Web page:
top of page

Theme and Variations


  • Premiere: June 15, 2015 / Taneycomo Festival / Branson, Missouri / What is Noise

  • Instrumentation: Flute (doubling Piccolo), Bb Clarinet (doubling Bb Bass Clarinet), Violin, Cello, Piano, Percussion

  • Duration: 18'


Program Note


Commissioned by the What is Noise ensemble in 2014, this piece adheres to the classic variations format, but only to a point. The Theme first appeared in a set for flute, clarinet, cello and piano, titled "Four Little Jokes."  True to the original title, what became the Theme for this piece is quirky, snarky, and doesn't take itself seriously (the score marking says: "Misterioso; a little creepy, but well intentioned). 


What follows is a more indepth examination of a "variation." In the traditional sense, variations would include shifting the theme from major to minor, simple to compound time, would include some slight rhythmic variations, or go so far as to present the theme in inversion, or retrograde. What I've done, however, is pick apart the entire Theme movement - accompaniment, harmonic progression, countmelodies, rhythmic figures - and have constructed a series of short pieces around each fragment.


Variation I - Graziose. A trio for flute, clarinet and violin based on the clarinet line just before the climax of the Theme.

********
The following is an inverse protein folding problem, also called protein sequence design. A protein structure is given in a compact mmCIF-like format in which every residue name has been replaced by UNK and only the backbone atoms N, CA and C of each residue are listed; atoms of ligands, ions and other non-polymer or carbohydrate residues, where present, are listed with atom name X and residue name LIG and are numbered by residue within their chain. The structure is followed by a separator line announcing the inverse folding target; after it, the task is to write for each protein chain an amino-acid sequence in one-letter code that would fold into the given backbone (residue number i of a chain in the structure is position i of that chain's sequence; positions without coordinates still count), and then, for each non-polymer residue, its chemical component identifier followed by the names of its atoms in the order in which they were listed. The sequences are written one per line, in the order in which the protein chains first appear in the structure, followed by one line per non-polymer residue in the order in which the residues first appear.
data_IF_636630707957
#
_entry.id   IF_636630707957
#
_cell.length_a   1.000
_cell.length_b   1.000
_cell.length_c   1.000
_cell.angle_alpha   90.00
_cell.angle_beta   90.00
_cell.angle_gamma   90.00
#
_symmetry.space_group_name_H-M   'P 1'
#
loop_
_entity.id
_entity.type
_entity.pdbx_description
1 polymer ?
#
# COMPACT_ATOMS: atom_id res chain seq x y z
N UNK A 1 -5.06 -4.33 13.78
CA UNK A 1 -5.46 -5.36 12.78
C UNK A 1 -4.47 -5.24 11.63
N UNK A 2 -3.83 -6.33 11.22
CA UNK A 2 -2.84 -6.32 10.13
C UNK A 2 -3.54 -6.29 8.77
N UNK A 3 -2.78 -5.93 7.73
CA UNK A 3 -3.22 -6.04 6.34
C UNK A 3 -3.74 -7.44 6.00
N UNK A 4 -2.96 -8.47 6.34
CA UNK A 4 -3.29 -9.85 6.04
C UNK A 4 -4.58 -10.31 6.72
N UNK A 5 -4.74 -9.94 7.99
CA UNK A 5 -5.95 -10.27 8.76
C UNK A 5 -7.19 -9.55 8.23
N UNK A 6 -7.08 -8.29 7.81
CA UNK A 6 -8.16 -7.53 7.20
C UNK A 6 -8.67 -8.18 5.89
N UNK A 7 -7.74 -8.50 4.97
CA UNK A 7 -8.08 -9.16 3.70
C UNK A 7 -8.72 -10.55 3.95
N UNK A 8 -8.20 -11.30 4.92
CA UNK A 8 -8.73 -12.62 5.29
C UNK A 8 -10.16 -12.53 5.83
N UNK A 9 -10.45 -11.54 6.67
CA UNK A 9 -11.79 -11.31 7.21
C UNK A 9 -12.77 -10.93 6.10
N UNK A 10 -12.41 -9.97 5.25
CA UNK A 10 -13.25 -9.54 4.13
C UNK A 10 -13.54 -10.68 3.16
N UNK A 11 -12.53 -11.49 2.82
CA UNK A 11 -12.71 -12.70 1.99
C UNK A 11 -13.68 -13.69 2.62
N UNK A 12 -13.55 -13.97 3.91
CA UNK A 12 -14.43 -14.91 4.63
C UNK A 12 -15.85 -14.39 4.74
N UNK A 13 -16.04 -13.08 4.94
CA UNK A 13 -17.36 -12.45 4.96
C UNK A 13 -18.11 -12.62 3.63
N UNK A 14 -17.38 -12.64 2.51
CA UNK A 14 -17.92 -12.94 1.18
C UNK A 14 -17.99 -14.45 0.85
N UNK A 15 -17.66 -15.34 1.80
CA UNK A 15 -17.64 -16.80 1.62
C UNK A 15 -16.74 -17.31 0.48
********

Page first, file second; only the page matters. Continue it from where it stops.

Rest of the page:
Variation II - At the ball.  For the full ensemble, a sweeping, romantic movement with nervous undertones.  Based on the falling major third at the begining of the Theme melody.  

Variation III - Like a walk in the park. Duo for Bass Clarinet and Cello. The ostinato in the Theme becomes a walking bass line in this jazz-influenced duet. Both players trade off each other, much like I'd imagine Gerry Mulligan and Stéphane Grapelli would.   

Variation IV - Reminiscent. A piano feature with the full ensemble, based on the piano part from the Theme.

Variation V - Perpetuum Mobile. Constant movement for the full ensemble, based on the piccolo part from the Theme.

Variation VI - Blues. Film Noir-esque with a heavy swing for the full ensemble. The piano part at the climax of the Theme becomes the main riff of this movement. 

Variation VII - Chorale Prelude. For the full ensemble; the melody of the Theme floats over atmospheric percussion and piano as the ensemble sings (yes, sings) in a "passionate mystical reverence bordering on eroticism."

Variation VII - Finale Coda. Several aspects of the Theme are reprised - still creepy, but now not so well intentioned. 


What is Noise 

bottom of page